Translation of efface in Spanish:

efface

Pronunciation: /ɪˈfeɪs/

vt

  • [formal] borrar to efface sth from sth borrar algo de algo
    More example sentences
    • Is the carnage associated with them a result of lurid scriptural interpretations of religion which have effaced the life of the spirit?
    • To subordinate the essentially cinematic as he does is itself a technique of ineffable skill; and to efface his signature as a director from the style of a film argues a modest purity of aim that is refreshing.
    • Only by grossly simplifying and distorting the data, particularly in the domain of literary and textual production, can such differences be effaced or ignored between the cultures in the Republic and Northern Ireland.
    More example sentences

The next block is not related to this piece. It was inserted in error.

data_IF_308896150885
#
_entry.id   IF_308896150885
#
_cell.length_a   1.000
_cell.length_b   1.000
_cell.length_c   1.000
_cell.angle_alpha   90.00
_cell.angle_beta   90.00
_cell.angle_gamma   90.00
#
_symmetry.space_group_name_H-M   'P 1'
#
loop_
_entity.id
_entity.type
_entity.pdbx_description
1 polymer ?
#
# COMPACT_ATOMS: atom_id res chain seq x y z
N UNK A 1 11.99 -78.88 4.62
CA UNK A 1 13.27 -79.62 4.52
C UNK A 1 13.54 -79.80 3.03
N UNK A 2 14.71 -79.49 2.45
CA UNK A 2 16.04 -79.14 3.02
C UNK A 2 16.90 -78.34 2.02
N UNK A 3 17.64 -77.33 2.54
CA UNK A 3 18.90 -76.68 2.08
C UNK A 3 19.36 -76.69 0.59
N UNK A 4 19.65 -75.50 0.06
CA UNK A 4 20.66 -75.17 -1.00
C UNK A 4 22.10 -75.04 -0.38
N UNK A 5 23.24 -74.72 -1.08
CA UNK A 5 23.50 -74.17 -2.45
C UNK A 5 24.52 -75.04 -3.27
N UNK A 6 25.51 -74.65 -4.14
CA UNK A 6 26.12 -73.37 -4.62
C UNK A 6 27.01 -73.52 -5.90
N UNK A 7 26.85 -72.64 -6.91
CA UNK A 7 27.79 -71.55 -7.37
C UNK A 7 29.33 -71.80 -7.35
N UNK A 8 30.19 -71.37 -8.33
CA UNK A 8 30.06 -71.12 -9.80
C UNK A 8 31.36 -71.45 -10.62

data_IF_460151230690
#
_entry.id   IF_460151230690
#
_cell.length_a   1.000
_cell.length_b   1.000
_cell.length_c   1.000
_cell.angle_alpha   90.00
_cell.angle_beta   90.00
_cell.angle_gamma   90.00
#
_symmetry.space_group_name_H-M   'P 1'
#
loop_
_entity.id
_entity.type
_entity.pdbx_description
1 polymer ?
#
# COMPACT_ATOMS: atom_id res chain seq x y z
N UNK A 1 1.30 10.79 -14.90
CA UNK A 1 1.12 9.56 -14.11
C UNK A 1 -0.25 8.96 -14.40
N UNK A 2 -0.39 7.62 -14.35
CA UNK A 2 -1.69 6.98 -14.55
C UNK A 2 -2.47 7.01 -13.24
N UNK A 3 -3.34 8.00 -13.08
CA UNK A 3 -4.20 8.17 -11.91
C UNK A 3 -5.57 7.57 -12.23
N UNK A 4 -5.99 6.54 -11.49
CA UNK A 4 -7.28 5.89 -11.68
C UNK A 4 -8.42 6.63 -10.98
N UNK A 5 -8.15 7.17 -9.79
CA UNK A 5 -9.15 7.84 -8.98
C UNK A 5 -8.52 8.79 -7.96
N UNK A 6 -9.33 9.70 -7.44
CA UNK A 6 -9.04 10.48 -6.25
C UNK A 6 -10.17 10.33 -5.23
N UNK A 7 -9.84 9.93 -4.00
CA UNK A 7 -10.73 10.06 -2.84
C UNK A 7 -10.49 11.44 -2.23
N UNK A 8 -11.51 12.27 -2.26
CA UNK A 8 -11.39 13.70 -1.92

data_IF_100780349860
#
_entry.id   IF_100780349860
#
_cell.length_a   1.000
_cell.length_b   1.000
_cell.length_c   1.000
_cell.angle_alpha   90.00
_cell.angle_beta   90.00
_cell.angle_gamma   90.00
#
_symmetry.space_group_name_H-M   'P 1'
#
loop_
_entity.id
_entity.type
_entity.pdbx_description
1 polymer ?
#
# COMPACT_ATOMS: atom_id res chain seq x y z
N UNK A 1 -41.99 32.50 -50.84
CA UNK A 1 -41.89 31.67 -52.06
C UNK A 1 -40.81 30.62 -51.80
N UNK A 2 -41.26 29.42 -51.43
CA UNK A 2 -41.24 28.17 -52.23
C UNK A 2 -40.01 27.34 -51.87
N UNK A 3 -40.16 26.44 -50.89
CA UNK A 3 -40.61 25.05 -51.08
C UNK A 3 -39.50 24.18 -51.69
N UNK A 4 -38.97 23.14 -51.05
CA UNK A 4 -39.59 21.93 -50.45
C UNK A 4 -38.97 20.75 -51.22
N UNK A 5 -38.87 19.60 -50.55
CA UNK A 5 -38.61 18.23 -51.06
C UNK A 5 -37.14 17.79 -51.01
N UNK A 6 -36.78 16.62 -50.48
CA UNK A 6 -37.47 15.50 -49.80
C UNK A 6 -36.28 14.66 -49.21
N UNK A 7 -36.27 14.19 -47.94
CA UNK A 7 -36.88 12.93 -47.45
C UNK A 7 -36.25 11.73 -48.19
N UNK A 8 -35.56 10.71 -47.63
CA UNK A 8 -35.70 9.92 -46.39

• The unification of the Federal Republic of Germany and the German Democratic Republic was driven by the impulse to efface the memory of East Germany and the political, cultural and economic experience of East Germans.
    More example sentences
    • As author, she effaces herself absolutely in order to reflect and depict the story of Narcissus.
    • She had effaced herself when he first knew her; she had made herself small, pretending there was less of her than there really was.
    • The Talmud states that people's prayers are not accepted unless they efface themselves before God.

v refl

  • to efface oneself [formal] tratar de pasar inadvertido

Definition of efface in:

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Cultural fact of the day

Most first names in Spanish-speaking countries are those of saints. A person's santo, (also known as onomástico in Latin America and onomástica in Spain) is the saint's day of the saint that they are named for. Children were once usually named for the saint whose day they were born on, but this is less common now.